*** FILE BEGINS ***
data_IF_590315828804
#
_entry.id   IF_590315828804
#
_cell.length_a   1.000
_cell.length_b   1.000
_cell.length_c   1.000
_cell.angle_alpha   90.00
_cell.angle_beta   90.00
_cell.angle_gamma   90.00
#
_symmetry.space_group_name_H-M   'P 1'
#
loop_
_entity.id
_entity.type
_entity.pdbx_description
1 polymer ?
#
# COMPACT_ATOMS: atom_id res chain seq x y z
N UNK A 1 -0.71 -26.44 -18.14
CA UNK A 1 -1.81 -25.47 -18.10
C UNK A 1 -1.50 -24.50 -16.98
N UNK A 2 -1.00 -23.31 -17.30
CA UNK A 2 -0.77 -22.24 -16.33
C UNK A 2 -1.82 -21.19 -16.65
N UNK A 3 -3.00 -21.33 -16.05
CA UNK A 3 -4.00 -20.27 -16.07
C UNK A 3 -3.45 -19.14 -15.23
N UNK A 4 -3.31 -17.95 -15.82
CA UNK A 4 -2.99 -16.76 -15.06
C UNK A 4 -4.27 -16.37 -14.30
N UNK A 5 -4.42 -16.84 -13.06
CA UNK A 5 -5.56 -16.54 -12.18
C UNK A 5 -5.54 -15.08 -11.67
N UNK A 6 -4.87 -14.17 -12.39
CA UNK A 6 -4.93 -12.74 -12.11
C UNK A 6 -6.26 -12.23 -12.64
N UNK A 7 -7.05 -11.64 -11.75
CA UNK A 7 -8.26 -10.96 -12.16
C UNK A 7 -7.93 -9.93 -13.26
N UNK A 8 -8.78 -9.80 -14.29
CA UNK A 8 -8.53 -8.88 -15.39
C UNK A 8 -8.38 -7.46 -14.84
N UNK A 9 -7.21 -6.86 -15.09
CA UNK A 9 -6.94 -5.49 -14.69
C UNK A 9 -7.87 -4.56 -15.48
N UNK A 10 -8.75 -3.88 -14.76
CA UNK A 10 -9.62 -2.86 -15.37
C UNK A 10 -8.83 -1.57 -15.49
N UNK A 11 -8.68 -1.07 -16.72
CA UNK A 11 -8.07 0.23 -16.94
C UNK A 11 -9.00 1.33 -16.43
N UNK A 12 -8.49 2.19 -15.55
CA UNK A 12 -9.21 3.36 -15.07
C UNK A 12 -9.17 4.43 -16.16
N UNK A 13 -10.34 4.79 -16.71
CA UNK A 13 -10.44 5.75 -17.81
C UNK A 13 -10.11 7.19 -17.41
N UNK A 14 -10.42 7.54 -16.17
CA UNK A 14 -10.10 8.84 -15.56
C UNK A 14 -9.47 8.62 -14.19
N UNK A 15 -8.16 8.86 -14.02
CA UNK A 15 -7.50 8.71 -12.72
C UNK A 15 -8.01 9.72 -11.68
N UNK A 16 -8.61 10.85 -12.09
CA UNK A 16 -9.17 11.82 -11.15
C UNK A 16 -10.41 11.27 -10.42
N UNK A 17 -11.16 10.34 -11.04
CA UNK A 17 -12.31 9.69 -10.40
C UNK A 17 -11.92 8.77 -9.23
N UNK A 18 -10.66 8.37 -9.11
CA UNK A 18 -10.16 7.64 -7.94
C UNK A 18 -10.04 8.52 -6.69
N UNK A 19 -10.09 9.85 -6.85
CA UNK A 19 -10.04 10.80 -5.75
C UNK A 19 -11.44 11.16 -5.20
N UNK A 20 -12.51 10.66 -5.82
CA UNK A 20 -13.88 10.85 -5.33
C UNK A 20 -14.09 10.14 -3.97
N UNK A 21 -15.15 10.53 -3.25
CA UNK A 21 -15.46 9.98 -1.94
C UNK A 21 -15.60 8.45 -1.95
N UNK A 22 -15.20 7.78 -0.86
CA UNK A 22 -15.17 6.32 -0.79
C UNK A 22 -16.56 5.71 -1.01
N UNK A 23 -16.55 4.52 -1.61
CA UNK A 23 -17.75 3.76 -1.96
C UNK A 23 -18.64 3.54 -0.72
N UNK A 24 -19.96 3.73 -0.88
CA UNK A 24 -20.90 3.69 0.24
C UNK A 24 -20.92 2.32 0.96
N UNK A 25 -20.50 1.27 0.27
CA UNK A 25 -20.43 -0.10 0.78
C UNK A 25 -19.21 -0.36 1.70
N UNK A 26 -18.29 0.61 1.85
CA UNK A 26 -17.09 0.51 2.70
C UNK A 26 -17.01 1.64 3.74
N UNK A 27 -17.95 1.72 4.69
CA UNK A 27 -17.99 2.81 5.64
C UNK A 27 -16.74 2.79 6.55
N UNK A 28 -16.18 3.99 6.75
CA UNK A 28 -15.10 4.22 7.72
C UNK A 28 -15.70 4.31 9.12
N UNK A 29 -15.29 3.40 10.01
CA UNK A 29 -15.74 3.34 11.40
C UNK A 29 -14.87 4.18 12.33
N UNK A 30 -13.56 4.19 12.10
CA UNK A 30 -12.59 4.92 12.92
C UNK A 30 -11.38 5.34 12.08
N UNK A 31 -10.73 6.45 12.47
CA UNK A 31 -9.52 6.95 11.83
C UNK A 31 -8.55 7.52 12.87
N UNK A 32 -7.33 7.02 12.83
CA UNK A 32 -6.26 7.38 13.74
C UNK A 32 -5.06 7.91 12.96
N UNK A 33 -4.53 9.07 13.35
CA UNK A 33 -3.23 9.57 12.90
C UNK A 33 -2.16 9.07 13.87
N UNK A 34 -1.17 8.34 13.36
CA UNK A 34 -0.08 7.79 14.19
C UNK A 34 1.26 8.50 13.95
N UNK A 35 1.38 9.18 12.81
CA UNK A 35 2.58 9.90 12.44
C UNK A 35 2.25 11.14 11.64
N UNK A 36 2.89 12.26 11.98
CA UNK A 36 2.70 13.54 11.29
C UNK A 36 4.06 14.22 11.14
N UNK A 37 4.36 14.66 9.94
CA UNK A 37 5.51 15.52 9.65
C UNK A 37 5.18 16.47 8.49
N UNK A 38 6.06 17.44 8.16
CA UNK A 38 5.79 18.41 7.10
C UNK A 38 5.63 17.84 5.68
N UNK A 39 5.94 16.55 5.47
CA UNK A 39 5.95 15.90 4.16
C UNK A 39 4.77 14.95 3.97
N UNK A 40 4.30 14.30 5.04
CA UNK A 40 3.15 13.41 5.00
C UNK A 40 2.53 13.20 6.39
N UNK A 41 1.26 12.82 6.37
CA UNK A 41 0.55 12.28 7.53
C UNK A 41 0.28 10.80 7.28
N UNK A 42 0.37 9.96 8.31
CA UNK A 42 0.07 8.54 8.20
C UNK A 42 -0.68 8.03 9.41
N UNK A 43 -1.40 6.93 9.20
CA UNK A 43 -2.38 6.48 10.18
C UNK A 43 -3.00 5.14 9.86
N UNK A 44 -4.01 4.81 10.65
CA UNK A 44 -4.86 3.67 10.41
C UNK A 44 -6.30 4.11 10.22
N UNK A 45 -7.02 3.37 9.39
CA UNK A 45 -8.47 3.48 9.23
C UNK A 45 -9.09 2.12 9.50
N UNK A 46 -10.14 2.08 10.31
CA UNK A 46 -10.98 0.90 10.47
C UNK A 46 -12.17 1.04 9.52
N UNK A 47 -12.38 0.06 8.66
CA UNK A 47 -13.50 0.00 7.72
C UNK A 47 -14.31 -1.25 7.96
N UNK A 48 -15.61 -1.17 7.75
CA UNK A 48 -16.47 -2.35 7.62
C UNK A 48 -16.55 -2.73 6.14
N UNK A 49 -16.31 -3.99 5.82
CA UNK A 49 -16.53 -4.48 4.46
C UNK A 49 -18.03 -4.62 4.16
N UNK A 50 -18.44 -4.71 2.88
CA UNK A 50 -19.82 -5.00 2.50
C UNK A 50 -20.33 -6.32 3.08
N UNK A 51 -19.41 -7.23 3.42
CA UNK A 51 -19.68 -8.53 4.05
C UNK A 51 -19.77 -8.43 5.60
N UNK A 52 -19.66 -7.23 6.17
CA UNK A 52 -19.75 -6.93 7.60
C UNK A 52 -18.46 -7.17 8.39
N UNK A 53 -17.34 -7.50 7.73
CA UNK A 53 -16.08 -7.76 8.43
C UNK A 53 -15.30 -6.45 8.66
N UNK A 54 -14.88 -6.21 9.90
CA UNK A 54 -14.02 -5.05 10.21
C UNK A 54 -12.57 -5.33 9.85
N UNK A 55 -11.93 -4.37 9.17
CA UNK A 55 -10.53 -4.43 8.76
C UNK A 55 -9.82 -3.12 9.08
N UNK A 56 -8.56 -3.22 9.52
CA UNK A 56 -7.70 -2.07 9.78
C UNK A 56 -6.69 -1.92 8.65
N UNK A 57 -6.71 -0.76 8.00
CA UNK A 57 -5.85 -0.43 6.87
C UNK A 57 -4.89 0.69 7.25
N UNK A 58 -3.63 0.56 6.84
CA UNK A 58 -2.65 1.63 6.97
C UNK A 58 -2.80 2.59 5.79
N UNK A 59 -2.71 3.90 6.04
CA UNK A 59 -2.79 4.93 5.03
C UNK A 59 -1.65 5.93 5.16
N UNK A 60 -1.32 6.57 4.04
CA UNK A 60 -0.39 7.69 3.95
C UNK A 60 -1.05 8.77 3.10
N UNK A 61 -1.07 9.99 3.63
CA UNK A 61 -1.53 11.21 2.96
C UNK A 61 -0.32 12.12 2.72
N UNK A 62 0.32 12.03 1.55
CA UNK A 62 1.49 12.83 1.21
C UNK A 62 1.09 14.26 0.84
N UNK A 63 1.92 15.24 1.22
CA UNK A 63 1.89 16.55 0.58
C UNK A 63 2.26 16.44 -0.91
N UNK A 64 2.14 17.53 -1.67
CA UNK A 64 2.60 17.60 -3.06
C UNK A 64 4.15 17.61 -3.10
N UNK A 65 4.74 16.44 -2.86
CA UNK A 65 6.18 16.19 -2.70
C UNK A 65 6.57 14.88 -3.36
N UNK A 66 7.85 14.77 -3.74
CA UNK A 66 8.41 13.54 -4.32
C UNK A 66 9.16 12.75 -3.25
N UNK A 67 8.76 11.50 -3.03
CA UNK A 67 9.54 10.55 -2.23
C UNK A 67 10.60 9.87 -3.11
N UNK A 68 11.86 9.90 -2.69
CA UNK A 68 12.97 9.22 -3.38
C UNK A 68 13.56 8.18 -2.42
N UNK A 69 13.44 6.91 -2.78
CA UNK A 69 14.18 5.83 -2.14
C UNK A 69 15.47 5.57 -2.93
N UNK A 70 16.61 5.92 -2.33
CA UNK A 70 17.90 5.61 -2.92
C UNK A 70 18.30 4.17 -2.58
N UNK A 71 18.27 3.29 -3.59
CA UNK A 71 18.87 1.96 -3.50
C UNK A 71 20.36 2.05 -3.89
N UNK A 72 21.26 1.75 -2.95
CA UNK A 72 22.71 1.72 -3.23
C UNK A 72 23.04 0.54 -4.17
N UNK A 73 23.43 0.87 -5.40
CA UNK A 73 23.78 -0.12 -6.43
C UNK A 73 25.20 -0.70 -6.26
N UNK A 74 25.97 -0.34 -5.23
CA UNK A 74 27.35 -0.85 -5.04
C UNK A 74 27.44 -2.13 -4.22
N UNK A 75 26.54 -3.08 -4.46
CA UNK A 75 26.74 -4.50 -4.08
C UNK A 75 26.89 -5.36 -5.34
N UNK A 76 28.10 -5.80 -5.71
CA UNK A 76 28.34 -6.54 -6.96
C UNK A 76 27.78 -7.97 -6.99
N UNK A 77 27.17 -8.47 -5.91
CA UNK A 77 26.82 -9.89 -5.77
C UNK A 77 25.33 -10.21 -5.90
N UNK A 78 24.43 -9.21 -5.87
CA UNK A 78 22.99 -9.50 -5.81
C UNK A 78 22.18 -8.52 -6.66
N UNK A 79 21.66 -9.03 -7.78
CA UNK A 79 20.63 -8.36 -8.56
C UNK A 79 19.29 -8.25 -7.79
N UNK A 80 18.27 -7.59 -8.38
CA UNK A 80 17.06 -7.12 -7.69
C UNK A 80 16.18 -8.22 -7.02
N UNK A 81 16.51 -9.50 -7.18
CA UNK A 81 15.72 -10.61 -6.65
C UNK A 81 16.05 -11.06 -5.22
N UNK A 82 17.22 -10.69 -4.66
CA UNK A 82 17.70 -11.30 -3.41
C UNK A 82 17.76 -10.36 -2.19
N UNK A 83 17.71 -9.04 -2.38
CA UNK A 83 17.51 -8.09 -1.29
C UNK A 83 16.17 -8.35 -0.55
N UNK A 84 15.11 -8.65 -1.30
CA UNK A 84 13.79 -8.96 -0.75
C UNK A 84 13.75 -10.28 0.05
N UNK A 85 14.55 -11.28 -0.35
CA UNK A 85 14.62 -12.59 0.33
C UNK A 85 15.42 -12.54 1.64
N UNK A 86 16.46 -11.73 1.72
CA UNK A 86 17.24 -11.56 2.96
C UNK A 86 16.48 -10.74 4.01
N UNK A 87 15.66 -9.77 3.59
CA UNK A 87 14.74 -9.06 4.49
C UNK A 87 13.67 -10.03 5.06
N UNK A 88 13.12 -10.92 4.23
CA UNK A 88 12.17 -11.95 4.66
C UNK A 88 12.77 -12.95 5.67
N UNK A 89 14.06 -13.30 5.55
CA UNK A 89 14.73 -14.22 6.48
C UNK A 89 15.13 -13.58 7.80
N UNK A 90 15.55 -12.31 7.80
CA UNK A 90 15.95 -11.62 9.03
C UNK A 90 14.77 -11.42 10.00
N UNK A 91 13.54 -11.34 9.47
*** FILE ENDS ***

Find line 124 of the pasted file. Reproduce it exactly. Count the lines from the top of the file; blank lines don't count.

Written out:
CA UNK A 35 2.58 9.90 12.44